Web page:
A Washington woman who worked as a bookkeeper and office manager at a family-owned New Haven farm and trucking company, pleaded guilty earlier this month to defrauding her former employer and others, including the Berger Levee District, of over $700,000.
Christen Diane Schulte, 34, pleaded guilty to wire fraud, bank fraud and money laundering charges related to a scheme to defraud her former employer, several individuals associated with her former employer, the Berger Levee District, and several financial institutions.
U.S. District Judge Audrey G. Fleissig accepted the plea Aug. 3 and set Schulte’s sentencing date for Nov. 10, 2020.
Prosecutors say Schulte fraudulently charged more than 1,800 transactions, totaling more than $532,000 on company credit cards for personal expenditures between January 2018 and February 2020. She also caused American Express and FirstBank to issue her new credit cards in the name of her employers.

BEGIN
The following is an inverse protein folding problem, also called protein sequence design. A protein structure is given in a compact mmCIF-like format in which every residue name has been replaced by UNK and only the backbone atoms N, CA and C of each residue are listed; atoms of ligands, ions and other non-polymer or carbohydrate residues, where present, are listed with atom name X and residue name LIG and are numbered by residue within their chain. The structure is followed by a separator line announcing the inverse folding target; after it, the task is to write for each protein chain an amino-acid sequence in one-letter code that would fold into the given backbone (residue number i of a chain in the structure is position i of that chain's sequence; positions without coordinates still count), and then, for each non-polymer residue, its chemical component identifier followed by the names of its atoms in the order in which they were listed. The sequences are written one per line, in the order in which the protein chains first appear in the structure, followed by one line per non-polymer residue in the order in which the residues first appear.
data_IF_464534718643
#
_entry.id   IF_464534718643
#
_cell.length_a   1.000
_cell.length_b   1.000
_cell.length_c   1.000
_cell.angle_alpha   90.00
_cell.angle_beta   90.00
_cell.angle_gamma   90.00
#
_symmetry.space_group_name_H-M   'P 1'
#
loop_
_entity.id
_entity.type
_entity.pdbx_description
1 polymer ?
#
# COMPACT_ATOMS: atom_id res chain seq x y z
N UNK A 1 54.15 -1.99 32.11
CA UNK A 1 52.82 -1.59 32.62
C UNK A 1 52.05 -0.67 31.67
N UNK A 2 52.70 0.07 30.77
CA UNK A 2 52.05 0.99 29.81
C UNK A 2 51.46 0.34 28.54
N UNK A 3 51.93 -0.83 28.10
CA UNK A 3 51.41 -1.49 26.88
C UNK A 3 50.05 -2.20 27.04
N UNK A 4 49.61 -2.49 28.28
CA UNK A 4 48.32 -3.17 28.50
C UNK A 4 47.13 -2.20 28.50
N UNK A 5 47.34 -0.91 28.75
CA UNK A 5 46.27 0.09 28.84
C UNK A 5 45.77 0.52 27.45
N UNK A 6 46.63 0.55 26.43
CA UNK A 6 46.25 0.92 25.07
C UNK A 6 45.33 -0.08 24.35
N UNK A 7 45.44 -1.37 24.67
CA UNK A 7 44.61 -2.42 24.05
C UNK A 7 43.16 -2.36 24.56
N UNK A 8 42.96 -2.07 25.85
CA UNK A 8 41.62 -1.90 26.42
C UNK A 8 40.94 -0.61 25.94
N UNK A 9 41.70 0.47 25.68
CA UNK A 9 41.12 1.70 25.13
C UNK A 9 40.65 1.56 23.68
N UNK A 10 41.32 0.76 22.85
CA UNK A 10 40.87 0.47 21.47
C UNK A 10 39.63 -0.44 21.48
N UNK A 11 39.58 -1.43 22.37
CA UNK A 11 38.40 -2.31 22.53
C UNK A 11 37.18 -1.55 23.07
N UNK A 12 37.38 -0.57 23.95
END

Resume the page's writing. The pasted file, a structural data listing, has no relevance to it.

Schulte forged the signatures of the owner and several employees of the company on checks from several different bank accounts, including personal accounts of the employees. Several of these checks were made payable to Schulte, but some of them she made payable to the companies in order to conceal the lost funds related to her credit card scheme.
Other forged checks were drawn from a bank account held by the Berger Levee District of Franklin County. Schulte forged the treasurer’s signature of the levee district on checks that she made payable to her employer in order to conceal the lost funds related to her credit card scheme.
Prosecutors said Schulte used the funds to buy jewelry, a travel trailer, vehicles and for vacation travel.
“Christen Schulte exploited the position of trust she occupied at a small, family-owned business,” said Special Agent in Charge Richard Quinn of the FBI St. Louis Division.
Schulte faces a maximum penalty of 20 years in prison and a $250,000 fine on the two wire fraud charges; a maximum penalty of 30 years in prison and a $1 million fine on the two bank fraud charges; and a maximum penalty of 10 years in prison and a fine of not more than the greater of $250,000, or twice the amount laundered, on the money laundering charge.
Prosecutors said Schulte also will be required to pay restitution to those she defrauded.